While the court is satisfied that the EEOC investigation did, or could reasonably have been expected to, explore for purposes of race and sex comparison the subjects of pay, promotion, work hours and job assignments it is equally confident that the alleged pinching of the charging party's buttocks would not have come to the EEOC's attention except by specific complaint.
Plaintiff made no attempt to make such a claim at any time during the EEOC process. Nor has she made any showing or proffer that the EEOC investigation was unreasonably narrow, that it refused to allow plaintiff to amend her charge to add this element or that it acted improperly in some other way. Cf. Hicks v. A. B. T. Associates, Inc., supra, 572 F.2d at 964-967. Therefore, the amendment under Title VII must be denied.
Section 1981 is of no aid to plaintiff's claim of sexual harassment since sex discrimination is not cognizable thereunder. Runyon v. McCrary, 427 U.S. 160, 167, 96 S. Ct. 2586, 2592, 49 L. Ed. 2d 415 (1976); DeGraffenreid v. General Motors Assembly Division, 558 F.2d 480, 486 n.2 (8th Cir. 1977); Ludwig v. Quebecor Dailies, Inc., 475 F. Supp. 57, 58 (E.D.Pa.1979); Beamon v. W. B. Saunders Co., 413 F. Supp. 1167, 1173 (E.D.Pa.1976).
Defendant next asserts that the proffered amendments asserted under the Pennsylvania Human Relations Act, 43 P.S. § 951 et seq. (Supp.1980) ("PHRA") are new, barred by laches, and would, if incorporated in the complaint, prejudice defendant. Sections 953 and 955(a) of the PHRA prohibit discrimination in employment based on race or sex where an individual is otherwise qualified for the job. Under the doctrine of pendent jurisdiction, plaintiff's state claims are properly before this court in that their factual bases, as alleged, appear identical to those underlying the federal claims. As such, the federal and state claims may be considered one constitutional case. In United Mine Workers v. Gibbs, 383 U.S. 715, 86 S. Ct. 1130, 16 L. Ed. 2d 218 (1966), the Court stated:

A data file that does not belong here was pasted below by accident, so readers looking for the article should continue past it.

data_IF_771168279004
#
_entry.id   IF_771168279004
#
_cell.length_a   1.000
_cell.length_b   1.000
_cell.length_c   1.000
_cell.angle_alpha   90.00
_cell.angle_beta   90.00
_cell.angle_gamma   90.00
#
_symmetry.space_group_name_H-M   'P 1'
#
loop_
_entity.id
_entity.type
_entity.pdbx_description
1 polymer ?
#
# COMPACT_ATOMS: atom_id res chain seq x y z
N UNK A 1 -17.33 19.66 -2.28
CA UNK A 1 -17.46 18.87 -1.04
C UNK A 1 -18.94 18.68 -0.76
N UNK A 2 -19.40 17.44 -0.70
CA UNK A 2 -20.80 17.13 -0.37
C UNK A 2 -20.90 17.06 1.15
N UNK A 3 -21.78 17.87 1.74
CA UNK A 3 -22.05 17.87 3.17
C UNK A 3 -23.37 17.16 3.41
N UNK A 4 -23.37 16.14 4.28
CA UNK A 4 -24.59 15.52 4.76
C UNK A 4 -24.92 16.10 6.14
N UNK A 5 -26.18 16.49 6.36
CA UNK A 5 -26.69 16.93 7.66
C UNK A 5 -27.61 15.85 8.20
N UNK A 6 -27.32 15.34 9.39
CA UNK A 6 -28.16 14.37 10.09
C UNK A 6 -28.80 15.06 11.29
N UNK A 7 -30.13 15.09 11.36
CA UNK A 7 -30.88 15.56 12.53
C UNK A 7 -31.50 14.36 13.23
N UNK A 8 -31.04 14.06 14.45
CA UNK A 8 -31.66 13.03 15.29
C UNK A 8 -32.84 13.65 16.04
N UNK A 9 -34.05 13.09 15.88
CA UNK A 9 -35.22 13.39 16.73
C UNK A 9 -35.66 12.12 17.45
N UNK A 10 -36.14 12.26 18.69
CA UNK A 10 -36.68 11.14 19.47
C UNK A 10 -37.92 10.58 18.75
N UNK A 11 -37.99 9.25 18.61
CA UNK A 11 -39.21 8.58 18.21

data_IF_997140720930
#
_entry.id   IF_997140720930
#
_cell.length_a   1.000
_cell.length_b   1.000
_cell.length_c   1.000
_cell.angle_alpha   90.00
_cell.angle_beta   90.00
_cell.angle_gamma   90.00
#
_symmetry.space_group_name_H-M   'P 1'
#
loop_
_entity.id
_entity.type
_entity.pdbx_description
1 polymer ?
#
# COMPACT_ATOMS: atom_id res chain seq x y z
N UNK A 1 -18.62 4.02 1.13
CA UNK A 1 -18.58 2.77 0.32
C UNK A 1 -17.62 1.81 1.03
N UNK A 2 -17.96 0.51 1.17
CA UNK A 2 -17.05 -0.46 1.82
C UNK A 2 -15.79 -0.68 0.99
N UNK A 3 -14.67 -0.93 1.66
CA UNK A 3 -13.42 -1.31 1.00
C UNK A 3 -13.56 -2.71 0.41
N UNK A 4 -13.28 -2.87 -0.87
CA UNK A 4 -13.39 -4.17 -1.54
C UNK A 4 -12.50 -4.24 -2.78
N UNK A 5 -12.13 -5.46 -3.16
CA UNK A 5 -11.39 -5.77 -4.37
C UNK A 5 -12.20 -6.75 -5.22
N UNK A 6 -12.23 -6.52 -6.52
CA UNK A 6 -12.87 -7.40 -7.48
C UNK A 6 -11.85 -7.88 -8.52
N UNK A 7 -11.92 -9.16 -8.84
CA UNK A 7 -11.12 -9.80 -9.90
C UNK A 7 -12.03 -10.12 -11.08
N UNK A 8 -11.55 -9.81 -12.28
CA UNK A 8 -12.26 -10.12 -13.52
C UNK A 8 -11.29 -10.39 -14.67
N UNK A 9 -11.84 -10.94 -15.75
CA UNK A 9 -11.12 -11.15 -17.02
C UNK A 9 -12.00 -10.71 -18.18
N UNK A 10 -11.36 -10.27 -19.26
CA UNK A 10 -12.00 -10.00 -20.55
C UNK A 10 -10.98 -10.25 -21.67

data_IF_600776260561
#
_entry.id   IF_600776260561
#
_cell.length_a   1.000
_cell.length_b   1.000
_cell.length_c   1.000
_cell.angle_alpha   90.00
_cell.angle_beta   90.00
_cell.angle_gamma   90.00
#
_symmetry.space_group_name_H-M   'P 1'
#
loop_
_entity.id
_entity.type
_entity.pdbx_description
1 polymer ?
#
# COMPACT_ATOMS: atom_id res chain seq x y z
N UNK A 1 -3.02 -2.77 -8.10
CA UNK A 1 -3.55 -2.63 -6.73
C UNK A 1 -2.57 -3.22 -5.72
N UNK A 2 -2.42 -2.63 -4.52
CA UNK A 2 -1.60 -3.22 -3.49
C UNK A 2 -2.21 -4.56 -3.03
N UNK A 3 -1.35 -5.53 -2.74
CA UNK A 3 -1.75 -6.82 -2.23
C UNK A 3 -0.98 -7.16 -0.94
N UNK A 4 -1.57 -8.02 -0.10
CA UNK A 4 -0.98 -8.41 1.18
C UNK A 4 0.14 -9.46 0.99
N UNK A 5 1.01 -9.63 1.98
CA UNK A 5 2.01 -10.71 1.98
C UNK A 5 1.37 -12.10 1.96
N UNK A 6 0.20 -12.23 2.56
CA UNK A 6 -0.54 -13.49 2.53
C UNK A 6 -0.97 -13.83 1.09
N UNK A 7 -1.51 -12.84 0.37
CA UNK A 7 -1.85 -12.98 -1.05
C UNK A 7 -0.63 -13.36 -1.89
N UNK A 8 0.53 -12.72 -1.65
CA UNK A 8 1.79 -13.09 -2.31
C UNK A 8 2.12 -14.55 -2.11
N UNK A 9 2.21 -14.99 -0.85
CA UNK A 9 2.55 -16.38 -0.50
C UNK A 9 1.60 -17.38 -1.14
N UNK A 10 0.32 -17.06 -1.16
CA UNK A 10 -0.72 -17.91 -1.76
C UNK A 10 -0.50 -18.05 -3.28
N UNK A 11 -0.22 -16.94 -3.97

Pendent jurisdiction, in the sense of judicial power, exists whenever there is a claim "arising under (the) Constitution, the Laws of the United States, and Treaties made, or which shall be made, under their Authority ...' U.S.Const., Art. III, § 2, and the relationship between that claim and the state claim permits the conclusion that the entire action before the court comprises but one constitutional "case.' The federal claim must have substance sufficient to confer subject matter jurisdiction on the court. Levering & Garrigues Co. v. Morrin, 289 U.S. 103, 53 S. Ct. 549, 77 L. Ed. 1062. The state and federal claims must derive from a common nucleus of operative fact. But if, considered without regard to their federal or state character, a plaintiff's claims are such that he would ordinarily be expected to try them all in one judicial proceeding, then, assuming substantiality of the federal issues, there is power in federal courts to hear the whole.